Take a look at the best gay films from China, Hong Kong, Japan, Malaysia, the Philippines and Thailand.
Funeral Parade of Roses (1969)
Director Toshio Matsumoto
Hold on tight, as Funeral Parade of Roses takes you on an outrageous journey through sex, drugs, drag and Oedipal horror, in a weird and rather terrifying walk on the wild side. The bananas plot is pure camp: transvestite performer Eddie (played by Peter, later the fool in Akira Kurosawa’s Ran (1985)) strikes up a fierce rivalry with another drag queen in Shinjuku Ni-chōme, Tokyo’s gay ghetto. Eddie tries to forget harrowing memories of killing his mother – and anyone who knows their Greek tragedy will second-guess the identity of the manager of a gay bar with whom he then shacks up.
A direct influence on Stanley Kubrick’s A Clockwork Orange (1971), Funeral Parade of Roses gleefully subverts all notion of respectability, giving the viewer an unashamed snapshot of 1960s Japanese gay subculture on the way, as queers in Tokyo speak their minds to the camera.
Farewell My Concubine (1993)
Director Chen Kaige
The unrequited gay love story at the heart of Chen Kaige’s Palme d’Or-winning masterpiece is often overlooked, with critics concentrating their admiration on the incredibly ambitious scope of the film, taking in over half a century of Chinese history. It follows the friendship of two men, brought up through the strict training of the Peking Opera School. Dieyi (Leslie Cheung) has been trained in female roles, and plays the concubine to the King of Chu, played by his friend Xiaolou (Zhang Fengyi). Dieyi falls in love with Xiaolou, but the latter marries a prostitute (Gong Li, excellent), ushering in a complex saga of love and betrayal.
Cheung is remarkable as the tragic figure of Dieyi, a damaged and abused individual who resorts to dreadful betrayal when threatened by the Red Guards. Cheung, who came out as bisexual, was a hugely successful pop star in Hong Kong as well as an acclaimed actor, starring in several films by Wong Kar-wai, including Happy Together (1997). After years of suffering from depression, he killed himself in 2003.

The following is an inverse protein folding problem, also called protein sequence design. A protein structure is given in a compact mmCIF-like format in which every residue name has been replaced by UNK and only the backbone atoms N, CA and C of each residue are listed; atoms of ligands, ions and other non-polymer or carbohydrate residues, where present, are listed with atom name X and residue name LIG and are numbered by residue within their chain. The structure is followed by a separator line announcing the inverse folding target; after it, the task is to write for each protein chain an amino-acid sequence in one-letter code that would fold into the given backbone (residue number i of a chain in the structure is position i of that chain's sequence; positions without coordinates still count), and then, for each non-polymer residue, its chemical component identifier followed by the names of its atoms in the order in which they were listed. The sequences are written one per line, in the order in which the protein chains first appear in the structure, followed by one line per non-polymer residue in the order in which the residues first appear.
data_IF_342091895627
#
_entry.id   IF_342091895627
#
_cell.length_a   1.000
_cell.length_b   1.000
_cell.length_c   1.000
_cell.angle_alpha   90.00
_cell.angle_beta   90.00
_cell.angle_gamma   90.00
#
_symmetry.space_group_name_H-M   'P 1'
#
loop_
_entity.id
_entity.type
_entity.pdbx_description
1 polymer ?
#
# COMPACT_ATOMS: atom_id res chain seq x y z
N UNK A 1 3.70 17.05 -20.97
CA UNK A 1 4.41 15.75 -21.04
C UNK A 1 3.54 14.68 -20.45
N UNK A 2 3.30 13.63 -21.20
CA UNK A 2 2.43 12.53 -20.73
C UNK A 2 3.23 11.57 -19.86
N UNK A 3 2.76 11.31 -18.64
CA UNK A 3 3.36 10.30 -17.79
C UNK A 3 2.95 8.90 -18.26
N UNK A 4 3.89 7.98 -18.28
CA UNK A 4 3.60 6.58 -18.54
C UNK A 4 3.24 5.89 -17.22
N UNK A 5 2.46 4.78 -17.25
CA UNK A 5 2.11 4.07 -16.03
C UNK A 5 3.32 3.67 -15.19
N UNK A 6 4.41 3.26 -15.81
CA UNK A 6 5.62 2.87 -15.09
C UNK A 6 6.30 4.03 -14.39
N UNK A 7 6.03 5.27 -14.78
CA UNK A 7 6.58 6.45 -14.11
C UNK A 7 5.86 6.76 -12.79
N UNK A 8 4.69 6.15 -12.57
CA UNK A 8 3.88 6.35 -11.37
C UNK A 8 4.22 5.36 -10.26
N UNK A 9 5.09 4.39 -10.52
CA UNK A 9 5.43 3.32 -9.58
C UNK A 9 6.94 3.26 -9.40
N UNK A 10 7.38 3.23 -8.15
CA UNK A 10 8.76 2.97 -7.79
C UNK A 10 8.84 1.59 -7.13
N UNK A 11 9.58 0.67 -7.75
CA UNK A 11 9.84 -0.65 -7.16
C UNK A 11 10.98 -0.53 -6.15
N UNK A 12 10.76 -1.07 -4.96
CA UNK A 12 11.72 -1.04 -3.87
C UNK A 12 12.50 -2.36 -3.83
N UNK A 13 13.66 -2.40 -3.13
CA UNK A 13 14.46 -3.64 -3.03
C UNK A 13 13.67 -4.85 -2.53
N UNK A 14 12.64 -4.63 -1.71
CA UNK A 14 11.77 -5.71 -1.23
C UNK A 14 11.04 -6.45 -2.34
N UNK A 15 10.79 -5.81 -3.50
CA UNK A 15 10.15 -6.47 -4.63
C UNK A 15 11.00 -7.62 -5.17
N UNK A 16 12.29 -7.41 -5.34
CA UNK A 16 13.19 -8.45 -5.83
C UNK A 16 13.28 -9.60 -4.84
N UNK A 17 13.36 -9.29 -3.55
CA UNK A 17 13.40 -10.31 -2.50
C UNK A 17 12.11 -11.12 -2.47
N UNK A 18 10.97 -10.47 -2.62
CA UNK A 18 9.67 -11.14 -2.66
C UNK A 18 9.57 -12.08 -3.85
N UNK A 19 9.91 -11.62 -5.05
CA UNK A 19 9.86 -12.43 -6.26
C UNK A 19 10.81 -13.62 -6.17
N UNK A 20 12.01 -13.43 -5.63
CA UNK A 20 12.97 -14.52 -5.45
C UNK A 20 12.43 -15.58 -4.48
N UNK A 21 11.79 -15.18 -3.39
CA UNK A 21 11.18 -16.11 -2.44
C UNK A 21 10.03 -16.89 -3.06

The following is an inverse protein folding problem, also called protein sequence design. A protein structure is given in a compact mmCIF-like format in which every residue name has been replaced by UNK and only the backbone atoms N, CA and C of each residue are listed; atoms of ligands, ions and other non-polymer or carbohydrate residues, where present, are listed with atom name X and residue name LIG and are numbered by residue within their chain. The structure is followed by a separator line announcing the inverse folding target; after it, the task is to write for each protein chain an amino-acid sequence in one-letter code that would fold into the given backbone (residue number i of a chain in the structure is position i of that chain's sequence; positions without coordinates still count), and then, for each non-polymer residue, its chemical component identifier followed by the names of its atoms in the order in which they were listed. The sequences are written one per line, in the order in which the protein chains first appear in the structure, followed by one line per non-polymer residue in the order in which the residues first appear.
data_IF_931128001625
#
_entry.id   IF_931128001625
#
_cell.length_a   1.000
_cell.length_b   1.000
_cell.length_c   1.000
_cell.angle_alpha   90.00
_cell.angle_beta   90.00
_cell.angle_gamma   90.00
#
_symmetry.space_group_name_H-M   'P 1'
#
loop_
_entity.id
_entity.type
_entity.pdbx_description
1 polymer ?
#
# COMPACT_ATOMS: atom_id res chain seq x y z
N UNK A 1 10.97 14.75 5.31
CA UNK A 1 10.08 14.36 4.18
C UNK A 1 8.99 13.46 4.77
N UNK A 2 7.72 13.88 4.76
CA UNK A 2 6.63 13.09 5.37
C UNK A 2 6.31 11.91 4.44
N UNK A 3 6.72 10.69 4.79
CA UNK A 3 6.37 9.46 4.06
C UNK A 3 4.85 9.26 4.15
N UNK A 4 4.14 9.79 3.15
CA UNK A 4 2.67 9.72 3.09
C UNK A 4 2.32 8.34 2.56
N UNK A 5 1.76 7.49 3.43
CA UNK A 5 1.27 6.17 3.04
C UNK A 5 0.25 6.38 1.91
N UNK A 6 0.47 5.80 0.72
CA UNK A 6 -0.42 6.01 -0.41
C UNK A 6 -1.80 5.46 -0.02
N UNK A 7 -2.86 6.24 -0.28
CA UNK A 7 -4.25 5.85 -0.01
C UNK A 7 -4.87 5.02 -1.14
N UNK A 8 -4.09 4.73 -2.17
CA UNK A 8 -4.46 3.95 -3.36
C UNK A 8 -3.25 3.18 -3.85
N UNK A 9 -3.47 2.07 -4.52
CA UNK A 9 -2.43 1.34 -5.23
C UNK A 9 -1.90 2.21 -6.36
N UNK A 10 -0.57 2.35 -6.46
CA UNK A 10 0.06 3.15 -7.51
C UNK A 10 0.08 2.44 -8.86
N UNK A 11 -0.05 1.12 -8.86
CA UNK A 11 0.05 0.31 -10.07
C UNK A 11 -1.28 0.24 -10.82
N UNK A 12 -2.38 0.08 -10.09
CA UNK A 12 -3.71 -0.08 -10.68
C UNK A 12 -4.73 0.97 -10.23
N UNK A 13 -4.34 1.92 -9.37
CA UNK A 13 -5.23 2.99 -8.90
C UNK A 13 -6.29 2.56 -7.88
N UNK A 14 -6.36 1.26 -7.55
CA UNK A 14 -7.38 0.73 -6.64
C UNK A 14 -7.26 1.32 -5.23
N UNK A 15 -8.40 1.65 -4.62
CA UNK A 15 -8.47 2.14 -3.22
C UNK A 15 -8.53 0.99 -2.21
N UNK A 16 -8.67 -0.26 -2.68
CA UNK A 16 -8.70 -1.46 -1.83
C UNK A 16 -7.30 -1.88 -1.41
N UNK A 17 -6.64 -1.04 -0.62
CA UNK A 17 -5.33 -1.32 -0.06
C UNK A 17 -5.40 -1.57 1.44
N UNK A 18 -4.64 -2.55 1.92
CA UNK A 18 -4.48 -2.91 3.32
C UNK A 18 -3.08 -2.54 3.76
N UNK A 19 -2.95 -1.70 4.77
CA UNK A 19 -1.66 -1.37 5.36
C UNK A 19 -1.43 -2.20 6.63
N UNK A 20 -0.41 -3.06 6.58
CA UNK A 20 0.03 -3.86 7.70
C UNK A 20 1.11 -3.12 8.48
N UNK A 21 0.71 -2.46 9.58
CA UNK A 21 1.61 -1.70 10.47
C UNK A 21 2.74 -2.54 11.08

East Palace, West Palace (1996)
Director Zhang Yuan
Power play is a major theme of this intense drama, in which a gay man is apprehended while cruising in a park and spends the night in a police station under the stern eye of the arresting officer. As the detainee tells the disapproving cop about his tumultuous life, it becomes clear he is subtly trying to seduce the masculine policeman. When the officer releases the gay man from custody, he refuses to leave, and things takes turn for the twisted. Jean Genet would have loved it.
The Chinese Film Bureau weren’t fans of this subversive work, and confiscated director Zhang Yuan’s passport. Opting to use a gay man to symbolise free spirits and a possibly homosexual guard to represent Chinese authority was a risky move, complicated by the former’s sado-masochistic declaration of love for his captor. Despite a low budget, it’s a beautiful and highly provocative work. The title is a reference to the parks flanking the Forbidden City, popular cruising grounds for Beijing’s gay men.
Happy Together (1997)
Director Wong Kar-wai
This is one of the coolest gay films ever made, a vivid and exhilarating depiction of two men from Hong Kong – Lai (Tony Leung) and Ho (Leslie Cheung) – in an intense on-again-off-again relationship, who travel to Argentina to visit Iguazu Falls, but end up repeating the cycle of infidelity and cruelty. After yet another break-up, Lai meets the handsome and possibly gay Chang, whose friendship jolts Lai into facing up to his responsibilities, and offers a chance of happiness and redemption.
Wong Kar-wai enjoyed an extraordinary string of success from 1990-2000, includingChungking Express (1994), the perfect date movie, and In the Mood for Love (2000), one of cinema’s greatest love stories. Happy Together, which won him the best director award at Cannes, is one of his best, with a terrific central performance from Leung as a young, insecure man yearning for romance. As so often with Wong Kar-wai, the last shot, accompanied by a brassy cover of the title song, is unforgettable.